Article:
DraftKings Making FantasyHub Players, Charities Whole

Daily fantasy sports (DFS) leader DraftKings has not gotten a lot of positive press in recent months. During the American football season, it seems that most news articles about the site revolved around its incessant commercials; that news eventually transitioned to articles about the site’s legal problems in various states. Today, though, DraftKings gets some positive press, even if it stemmed from something unfortunate. Last night, ESPN’s David Purdum was the first to report that DraftKings is going to make good on funds owed to both players and charities by DFS competitor FantasyHub.

FantasyHub was a small DFS site, nowhere close to the size of DraftKings, based in Austin, Texas. Its unique hook was that a portion of each prize pool in its contests was earmarked for charity. Thus, while that meant a bit less money went to the players, winning players actually got to pick the charity to which their portion of the donation would go. FantasyHub kept a running tally of its total donation on the front page of its site and players could see how much money they had contributed to charities themselves on their account page. The standings for each contest also displayed which charity each player supported; players could select different charities every contest.

This writer was a FantasyHub customer – the charity aspect was what initially attracted me to the site. From my experience, the site was easy to use, customer service was excellent, and the games were ultra-soft. I only ever did some basic research for each week of the NFL season and I think I profited every week.

But it appears that things were not quite right behind the scenes, as FantasyHub shut down on February 19th, leaving customers wondering where both their own funds were and what was going to happen to the money that was supposed to go to charity (some charities had been paid prior to the shutdown). Most people assumed their funds were gone, that this was another case of an online gambling site (or skill-game site…whatever) engaging in funny business and running off with players’ money. There was a lot of hand-wringing on internet forums, but no real information until yesterday.

draftkingsOn Thursday, March 10th, DraftKings sent an e-mail to FantasyHub customers, letting them know that DraftKings is going to cover all outstanding FantasyHub player balances and all donations that were promised to charity. In order to claim their funds, FantasyHub customers can transfer their accounts to an existing DraftKings account or create a new DraftKings account and then initiate the transfer. There are no playthrough requirements at all; FantasyHub funds can be withdrawn immediately.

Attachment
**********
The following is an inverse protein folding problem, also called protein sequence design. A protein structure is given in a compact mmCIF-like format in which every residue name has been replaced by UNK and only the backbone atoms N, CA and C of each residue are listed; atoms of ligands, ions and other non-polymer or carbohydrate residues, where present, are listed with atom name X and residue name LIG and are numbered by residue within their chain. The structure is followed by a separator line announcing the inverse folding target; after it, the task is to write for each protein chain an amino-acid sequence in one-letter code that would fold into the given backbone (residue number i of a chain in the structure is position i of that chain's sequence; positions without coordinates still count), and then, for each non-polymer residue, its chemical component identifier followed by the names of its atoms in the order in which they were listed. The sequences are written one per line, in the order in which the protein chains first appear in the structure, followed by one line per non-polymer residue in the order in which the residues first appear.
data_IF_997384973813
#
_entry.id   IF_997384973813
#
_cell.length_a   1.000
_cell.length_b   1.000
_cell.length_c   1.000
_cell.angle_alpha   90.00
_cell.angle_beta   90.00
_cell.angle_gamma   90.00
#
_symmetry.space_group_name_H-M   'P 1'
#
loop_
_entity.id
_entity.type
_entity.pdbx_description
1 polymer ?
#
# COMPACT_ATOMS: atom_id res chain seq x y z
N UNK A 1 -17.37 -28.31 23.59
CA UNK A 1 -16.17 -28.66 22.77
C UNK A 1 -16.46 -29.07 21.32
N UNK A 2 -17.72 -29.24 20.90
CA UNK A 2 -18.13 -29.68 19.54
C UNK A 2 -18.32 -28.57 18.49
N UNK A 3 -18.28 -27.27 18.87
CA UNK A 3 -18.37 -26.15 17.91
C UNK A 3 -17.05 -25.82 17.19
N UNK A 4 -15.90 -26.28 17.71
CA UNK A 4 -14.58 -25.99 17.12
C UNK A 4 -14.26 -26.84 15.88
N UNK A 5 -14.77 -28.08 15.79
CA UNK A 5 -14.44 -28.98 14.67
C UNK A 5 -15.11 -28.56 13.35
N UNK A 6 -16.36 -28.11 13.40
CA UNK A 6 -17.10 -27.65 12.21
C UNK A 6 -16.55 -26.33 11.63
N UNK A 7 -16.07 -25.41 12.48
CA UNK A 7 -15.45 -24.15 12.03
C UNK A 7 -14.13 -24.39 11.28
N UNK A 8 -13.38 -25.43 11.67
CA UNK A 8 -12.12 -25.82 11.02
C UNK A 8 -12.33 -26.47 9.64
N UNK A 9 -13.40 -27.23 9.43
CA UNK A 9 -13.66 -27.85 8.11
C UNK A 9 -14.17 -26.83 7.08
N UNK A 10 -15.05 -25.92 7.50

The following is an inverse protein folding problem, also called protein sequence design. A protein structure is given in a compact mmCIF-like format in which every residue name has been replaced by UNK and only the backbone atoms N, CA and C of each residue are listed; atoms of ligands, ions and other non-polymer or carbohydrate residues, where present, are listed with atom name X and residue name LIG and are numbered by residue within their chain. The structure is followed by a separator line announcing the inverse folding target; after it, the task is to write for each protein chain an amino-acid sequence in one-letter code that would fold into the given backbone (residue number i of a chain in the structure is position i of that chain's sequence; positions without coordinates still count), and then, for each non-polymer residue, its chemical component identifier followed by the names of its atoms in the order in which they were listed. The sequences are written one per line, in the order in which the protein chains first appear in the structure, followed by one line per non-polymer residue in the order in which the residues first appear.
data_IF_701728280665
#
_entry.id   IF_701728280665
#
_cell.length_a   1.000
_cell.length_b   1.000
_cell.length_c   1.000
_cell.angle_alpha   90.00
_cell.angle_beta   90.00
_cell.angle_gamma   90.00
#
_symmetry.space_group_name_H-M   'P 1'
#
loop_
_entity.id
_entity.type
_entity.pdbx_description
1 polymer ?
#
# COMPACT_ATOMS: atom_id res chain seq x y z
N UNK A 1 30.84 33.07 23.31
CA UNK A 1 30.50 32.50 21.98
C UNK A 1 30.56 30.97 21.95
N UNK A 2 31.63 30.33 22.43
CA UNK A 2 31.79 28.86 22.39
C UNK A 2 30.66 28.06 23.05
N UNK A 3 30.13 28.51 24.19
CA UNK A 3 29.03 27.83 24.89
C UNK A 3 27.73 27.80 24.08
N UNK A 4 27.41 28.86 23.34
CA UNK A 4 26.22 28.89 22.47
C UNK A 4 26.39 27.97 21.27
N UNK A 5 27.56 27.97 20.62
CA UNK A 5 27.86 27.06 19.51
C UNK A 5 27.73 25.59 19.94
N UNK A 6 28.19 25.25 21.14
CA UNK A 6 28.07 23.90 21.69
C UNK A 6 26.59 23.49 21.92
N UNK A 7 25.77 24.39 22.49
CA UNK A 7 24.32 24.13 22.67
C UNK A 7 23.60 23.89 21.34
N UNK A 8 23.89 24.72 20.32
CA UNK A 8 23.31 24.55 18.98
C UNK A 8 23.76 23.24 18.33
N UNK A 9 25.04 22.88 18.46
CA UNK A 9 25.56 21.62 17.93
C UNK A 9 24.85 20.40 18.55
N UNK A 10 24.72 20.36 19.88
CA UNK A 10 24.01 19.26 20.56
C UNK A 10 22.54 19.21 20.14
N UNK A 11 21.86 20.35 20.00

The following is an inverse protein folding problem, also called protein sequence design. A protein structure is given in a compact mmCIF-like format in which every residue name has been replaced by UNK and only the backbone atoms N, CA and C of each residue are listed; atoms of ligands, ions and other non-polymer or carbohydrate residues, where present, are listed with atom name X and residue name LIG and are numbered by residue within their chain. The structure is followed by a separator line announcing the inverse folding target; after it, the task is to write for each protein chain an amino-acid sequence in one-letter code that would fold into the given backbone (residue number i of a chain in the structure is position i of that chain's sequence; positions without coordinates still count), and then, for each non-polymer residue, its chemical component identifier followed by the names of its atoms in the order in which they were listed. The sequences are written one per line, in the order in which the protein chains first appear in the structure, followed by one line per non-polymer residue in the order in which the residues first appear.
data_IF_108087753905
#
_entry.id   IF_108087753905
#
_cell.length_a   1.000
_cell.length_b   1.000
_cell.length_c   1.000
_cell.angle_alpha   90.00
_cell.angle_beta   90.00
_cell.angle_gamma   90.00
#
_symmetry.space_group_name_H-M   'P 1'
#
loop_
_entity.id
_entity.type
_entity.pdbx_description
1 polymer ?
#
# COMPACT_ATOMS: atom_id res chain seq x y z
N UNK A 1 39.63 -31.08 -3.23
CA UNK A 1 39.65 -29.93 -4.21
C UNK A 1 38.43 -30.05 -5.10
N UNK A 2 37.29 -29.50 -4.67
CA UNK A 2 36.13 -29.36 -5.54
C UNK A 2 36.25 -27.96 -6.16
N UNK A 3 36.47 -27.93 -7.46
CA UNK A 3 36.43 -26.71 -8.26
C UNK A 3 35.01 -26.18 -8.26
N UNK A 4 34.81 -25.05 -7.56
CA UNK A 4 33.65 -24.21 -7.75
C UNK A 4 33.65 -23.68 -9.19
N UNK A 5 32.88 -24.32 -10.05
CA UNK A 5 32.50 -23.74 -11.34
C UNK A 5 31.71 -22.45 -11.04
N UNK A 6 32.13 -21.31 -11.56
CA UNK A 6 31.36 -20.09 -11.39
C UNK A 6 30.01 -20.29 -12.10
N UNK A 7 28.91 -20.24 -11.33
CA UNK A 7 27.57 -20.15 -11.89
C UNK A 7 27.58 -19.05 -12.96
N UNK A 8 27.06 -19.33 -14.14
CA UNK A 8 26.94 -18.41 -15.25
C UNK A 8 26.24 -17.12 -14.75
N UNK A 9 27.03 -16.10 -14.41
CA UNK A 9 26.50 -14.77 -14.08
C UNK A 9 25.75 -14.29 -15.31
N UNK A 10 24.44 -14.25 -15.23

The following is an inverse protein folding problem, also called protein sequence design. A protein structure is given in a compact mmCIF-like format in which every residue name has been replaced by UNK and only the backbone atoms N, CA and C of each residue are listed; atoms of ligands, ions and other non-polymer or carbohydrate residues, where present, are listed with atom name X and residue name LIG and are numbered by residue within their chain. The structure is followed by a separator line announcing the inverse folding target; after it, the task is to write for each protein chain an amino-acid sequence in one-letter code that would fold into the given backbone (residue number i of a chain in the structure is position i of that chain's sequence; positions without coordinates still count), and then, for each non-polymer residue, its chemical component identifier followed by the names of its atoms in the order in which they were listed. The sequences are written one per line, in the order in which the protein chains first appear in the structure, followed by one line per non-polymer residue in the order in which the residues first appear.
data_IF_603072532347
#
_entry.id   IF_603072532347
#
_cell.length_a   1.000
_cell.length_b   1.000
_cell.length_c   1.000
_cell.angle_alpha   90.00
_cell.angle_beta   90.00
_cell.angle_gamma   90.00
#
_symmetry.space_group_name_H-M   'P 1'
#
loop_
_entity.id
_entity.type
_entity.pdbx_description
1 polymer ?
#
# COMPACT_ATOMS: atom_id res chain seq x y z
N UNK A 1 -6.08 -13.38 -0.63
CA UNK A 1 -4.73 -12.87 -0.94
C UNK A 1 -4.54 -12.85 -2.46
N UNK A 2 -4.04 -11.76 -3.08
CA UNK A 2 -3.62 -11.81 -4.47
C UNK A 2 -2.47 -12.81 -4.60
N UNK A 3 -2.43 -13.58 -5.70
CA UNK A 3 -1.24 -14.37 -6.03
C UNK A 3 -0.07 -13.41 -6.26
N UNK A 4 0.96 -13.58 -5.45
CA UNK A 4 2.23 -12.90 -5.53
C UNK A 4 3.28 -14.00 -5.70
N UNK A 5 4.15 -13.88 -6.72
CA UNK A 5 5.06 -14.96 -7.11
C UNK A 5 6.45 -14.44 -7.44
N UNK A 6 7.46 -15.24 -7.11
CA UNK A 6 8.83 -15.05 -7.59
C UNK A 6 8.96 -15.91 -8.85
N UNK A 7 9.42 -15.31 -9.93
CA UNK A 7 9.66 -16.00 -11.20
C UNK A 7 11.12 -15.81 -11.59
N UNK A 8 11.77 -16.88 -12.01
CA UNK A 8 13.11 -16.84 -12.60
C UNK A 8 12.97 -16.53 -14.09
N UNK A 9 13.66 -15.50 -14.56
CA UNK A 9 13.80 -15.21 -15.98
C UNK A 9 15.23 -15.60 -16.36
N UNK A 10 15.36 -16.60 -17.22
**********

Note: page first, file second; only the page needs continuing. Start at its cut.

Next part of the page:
No details of what exactly happened at FantasyHub have been released, though DraftKings has implied that something less than kosher was going on, saying in the e-mail, “DraftKings is aware of the allegations regarding financial mismanagement at FantasyHub and we understand that this has impacted your ability to access your funds. This news is a troubling breach of trust for you, as FantasyHub players and as members of the fantasy sports community.”

Purdum has been trying to get an explanation from FantasyHub founders Andrew Busa, Steven Plappert and Chris Pierce, but was told that they could not comment at this time. He also wrote that discussions of how to bail out FantasyHub had been going on for several weeks.

DraftKings co-founder Matt Kalish told Purdum that his company has not purchased either FantasyHub’s assets or the site as a whole; it is simply taking on its debts and making good on them:

This is a very simple deal, where we’re assigning two liabilities from [FantasyHub] over to DraftKings in an effort to do the right thing for their player base, which has a nearly 80 percent overlap with our own. We never want to see our player base got through an experience that’s negative like this. What happened here was reprehensible. It is a breach of trust for these players and we share a lot of these players with them. We just didn’t think it was the right thing to do to sit on the sideline and let that happen. We had the ability to step up and do something.

Cynics will likely look at this and see it as a convenient public relations move, as a way for DraftKings to improve its image for state Attorneys General, legislators, and the general public. It’s a hefty chunk of change, but if it could help DFS in the long-term at all, it will be a drop in the bucket compared to the profits that can be made in the industry.

Regardless of the motives behind the move, what DraftKings is doing here is most definitely a good thing. Word from players who have attempted the account transfer and cash out is that the withdrawals went very smoothly.

DraftKings told ESPN that “a few hundred thousand dollars” are owed to players and over $100,000 is owed to charities.


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